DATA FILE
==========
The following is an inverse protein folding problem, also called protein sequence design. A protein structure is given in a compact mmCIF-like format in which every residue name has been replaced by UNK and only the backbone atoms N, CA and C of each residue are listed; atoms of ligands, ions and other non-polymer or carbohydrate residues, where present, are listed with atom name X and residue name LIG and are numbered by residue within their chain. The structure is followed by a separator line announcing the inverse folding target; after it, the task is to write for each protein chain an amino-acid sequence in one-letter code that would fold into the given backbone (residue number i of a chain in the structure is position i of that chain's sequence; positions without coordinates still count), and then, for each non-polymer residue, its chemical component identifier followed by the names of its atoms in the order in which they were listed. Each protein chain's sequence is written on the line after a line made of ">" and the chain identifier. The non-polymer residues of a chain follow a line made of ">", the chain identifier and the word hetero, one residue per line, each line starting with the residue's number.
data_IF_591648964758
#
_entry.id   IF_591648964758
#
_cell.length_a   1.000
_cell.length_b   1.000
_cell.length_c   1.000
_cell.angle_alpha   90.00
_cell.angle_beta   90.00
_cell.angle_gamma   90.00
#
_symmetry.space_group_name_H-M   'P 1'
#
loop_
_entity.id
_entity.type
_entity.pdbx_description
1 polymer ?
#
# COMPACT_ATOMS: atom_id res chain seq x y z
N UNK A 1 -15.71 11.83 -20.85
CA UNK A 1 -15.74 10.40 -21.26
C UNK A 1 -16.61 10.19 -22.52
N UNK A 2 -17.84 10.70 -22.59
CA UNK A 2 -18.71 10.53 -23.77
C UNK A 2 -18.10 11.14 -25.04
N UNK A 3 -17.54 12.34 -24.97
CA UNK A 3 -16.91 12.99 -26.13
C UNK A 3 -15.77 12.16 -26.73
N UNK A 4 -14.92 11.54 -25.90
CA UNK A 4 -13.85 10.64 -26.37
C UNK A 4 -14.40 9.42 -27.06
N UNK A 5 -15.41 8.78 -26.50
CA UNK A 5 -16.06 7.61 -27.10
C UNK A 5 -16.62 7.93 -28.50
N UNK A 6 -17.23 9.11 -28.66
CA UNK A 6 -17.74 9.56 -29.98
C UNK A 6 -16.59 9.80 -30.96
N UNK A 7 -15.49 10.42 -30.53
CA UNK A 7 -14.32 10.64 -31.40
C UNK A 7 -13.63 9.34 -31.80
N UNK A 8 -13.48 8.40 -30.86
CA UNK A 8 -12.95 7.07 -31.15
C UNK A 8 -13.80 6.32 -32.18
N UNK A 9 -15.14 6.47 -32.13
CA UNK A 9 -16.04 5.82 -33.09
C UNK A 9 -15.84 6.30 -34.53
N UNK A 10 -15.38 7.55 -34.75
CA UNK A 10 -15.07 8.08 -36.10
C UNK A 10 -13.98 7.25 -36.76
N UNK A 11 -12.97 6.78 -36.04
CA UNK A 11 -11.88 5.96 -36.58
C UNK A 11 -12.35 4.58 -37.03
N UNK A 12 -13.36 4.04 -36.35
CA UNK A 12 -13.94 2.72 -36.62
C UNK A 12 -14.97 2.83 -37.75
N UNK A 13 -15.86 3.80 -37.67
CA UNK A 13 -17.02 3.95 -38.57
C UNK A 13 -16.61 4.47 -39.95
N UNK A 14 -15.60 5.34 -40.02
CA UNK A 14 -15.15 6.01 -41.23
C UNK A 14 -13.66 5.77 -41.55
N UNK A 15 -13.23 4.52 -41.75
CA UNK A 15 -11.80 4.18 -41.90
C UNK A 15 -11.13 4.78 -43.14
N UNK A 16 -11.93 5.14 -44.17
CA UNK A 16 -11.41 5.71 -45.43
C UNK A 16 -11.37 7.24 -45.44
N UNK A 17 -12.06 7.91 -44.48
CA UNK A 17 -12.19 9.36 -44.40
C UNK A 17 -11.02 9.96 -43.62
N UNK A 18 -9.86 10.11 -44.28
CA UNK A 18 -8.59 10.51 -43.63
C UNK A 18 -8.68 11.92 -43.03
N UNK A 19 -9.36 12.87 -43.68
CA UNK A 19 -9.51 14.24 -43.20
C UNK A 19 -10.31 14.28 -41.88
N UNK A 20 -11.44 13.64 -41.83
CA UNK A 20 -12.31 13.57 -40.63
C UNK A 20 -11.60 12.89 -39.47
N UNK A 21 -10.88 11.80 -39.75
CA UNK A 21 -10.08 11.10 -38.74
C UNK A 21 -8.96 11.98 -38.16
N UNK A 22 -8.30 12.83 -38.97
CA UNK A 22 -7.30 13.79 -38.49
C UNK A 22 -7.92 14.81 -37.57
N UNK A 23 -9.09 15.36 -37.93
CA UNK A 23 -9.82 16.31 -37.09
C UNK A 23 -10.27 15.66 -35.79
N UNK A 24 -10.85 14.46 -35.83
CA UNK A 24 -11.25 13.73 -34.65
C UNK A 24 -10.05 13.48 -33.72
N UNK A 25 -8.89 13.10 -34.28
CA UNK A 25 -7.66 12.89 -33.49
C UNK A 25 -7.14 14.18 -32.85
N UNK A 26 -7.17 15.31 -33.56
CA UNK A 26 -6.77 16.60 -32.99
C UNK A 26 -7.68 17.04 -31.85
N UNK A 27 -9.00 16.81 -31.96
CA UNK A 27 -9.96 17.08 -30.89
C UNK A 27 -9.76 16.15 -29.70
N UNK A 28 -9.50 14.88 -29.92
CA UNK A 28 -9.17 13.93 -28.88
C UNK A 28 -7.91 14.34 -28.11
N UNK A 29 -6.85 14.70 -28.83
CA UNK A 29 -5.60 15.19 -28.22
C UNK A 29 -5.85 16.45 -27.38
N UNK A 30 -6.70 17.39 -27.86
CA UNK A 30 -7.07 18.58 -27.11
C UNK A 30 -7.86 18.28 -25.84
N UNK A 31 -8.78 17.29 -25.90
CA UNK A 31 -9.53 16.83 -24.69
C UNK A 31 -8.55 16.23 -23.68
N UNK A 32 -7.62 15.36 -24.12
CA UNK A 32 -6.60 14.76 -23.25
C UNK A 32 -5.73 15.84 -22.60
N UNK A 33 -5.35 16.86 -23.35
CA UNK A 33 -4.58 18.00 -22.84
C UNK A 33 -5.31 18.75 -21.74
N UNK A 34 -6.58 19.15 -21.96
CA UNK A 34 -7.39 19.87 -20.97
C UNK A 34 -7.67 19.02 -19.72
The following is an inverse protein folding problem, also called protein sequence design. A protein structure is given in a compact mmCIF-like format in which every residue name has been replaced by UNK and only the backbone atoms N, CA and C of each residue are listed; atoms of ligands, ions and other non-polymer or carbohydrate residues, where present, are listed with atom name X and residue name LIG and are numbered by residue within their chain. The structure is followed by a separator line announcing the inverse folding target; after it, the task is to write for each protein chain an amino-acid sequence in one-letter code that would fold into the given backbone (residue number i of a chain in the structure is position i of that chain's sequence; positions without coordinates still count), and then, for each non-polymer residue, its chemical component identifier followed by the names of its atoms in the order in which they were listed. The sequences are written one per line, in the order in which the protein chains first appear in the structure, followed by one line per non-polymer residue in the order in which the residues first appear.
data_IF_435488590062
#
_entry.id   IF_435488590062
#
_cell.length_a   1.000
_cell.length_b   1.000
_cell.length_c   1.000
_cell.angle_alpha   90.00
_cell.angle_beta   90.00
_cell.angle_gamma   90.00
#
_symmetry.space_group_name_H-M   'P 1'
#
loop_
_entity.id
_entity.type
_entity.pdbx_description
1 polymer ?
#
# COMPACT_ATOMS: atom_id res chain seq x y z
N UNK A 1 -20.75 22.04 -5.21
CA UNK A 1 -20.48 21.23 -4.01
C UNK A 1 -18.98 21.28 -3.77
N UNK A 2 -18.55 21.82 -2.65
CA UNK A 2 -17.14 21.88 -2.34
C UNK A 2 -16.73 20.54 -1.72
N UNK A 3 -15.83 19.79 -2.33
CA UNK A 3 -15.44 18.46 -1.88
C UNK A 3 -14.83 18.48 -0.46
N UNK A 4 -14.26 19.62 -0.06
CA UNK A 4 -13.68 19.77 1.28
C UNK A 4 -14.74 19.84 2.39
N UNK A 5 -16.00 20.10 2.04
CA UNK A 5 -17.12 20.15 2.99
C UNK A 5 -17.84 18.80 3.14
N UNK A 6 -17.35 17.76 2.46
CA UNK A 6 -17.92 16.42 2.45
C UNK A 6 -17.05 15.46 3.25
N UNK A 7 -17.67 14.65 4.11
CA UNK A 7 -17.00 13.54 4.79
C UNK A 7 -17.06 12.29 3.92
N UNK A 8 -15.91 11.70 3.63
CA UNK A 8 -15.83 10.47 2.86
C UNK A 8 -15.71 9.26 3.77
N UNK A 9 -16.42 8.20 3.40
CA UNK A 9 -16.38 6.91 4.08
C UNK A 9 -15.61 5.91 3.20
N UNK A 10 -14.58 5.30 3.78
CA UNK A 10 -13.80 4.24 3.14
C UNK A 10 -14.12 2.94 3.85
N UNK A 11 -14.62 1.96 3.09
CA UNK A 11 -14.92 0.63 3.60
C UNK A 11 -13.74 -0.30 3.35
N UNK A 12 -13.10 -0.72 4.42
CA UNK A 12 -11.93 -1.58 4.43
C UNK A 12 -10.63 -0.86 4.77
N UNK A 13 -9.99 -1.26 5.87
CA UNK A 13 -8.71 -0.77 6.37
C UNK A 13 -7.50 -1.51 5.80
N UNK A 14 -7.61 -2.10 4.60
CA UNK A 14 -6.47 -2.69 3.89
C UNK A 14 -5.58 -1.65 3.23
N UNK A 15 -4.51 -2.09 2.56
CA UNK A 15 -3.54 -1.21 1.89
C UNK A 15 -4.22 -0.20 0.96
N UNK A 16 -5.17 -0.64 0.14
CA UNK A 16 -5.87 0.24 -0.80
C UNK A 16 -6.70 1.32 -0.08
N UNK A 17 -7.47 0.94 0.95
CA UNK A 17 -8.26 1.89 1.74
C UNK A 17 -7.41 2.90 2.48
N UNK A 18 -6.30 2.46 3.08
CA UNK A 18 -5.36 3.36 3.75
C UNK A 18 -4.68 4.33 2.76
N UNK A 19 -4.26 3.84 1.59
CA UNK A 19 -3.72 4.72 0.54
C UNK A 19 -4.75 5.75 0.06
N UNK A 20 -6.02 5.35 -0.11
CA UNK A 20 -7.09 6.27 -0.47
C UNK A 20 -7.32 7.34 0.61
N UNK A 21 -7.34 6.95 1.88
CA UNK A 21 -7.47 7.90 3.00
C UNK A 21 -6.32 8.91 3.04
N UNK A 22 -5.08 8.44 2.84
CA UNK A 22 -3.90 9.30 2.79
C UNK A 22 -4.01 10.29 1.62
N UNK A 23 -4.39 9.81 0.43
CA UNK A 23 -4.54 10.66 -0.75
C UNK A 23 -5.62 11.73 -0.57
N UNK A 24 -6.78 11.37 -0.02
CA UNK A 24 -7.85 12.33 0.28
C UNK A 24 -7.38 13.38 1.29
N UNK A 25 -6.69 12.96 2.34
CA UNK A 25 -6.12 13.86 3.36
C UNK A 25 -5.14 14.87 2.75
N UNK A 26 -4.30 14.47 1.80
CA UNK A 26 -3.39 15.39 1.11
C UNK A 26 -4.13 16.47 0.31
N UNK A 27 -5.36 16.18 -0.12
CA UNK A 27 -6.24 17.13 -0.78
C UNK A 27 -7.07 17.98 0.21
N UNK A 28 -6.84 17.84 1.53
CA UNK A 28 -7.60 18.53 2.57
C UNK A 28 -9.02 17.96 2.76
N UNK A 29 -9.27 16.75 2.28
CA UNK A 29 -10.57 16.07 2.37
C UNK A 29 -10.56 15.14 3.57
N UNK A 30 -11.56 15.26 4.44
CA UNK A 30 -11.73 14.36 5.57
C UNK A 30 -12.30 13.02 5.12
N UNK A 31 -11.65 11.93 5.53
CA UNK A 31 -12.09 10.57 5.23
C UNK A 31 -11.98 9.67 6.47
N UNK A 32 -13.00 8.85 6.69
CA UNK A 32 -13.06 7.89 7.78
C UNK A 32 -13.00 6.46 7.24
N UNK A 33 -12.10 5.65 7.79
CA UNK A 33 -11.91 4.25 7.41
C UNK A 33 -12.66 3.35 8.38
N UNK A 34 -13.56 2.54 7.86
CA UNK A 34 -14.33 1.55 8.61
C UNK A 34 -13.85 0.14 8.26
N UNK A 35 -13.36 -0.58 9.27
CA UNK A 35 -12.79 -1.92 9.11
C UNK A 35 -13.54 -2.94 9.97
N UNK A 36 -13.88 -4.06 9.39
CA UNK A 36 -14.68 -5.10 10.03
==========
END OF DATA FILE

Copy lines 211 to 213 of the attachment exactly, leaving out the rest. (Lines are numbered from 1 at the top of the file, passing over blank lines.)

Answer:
N UNK A 23 -4.39 9.81 0.43
CA UNK A 23 -4.54 10.66 -0.75
C UNK A 23 -5.62 11.73 -0.57